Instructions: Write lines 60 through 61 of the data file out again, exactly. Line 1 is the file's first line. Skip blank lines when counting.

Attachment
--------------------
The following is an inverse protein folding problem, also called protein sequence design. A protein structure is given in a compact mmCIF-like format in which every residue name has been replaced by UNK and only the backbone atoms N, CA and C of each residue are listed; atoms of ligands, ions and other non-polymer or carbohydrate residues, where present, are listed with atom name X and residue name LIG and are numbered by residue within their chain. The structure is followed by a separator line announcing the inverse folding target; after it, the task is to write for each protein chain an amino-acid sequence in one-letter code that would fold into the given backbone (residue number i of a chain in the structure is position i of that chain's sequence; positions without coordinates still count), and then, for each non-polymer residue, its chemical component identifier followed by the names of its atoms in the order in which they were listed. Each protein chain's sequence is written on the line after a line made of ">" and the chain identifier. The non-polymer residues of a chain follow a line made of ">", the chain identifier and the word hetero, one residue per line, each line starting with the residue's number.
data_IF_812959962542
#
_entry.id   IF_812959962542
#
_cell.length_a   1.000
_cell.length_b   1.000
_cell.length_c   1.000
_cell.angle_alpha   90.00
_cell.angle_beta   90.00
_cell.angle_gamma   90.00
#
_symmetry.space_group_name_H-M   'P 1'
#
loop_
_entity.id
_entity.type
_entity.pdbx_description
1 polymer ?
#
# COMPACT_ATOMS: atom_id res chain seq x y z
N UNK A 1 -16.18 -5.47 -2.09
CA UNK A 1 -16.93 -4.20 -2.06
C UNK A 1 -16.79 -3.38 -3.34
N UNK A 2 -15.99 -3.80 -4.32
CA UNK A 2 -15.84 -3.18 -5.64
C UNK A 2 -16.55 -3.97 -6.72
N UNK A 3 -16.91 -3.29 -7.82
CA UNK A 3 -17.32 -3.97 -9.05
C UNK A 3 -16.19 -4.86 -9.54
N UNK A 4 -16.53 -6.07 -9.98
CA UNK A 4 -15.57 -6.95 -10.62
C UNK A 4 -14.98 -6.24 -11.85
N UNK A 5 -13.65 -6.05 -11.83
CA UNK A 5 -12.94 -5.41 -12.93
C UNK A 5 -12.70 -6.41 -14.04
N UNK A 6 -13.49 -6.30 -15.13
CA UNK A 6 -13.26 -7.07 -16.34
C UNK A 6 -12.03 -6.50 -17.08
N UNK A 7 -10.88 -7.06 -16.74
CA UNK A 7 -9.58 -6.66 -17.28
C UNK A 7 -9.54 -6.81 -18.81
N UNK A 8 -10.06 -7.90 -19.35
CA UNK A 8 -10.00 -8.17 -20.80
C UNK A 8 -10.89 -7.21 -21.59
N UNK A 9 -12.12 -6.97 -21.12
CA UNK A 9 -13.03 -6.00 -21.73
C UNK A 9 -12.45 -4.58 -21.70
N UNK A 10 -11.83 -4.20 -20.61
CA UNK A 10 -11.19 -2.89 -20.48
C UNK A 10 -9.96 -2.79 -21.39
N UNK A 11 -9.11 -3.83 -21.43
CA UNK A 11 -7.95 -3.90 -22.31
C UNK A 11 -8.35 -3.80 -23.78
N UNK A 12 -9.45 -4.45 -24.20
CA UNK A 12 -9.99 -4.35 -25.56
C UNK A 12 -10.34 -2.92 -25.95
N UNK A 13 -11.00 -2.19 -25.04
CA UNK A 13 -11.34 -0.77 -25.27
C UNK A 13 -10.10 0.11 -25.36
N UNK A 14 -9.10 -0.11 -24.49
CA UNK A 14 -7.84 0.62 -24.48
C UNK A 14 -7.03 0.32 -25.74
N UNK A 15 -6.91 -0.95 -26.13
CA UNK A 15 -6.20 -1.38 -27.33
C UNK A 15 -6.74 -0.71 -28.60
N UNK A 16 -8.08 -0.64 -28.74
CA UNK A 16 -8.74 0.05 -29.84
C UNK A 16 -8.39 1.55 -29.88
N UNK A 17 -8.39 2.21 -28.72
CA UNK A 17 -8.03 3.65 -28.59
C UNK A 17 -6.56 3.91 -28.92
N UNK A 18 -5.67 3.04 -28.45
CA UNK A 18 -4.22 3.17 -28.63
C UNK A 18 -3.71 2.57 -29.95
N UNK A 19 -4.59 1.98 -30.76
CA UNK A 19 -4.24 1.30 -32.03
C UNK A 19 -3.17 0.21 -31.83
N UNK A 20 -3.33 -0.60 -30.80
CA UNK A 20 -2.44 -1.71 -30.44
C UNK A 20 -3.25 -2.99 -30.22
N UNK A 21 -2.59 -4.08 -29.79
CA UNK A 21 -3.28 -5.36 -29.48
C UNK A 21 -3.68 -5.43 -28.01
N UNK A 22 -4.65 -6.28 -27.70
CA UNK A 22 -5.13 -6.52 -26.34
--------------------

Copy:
C UNK A 13 -10.10 0.11 -25.36
N UNK A 14 -9.10 -0.11 -24.49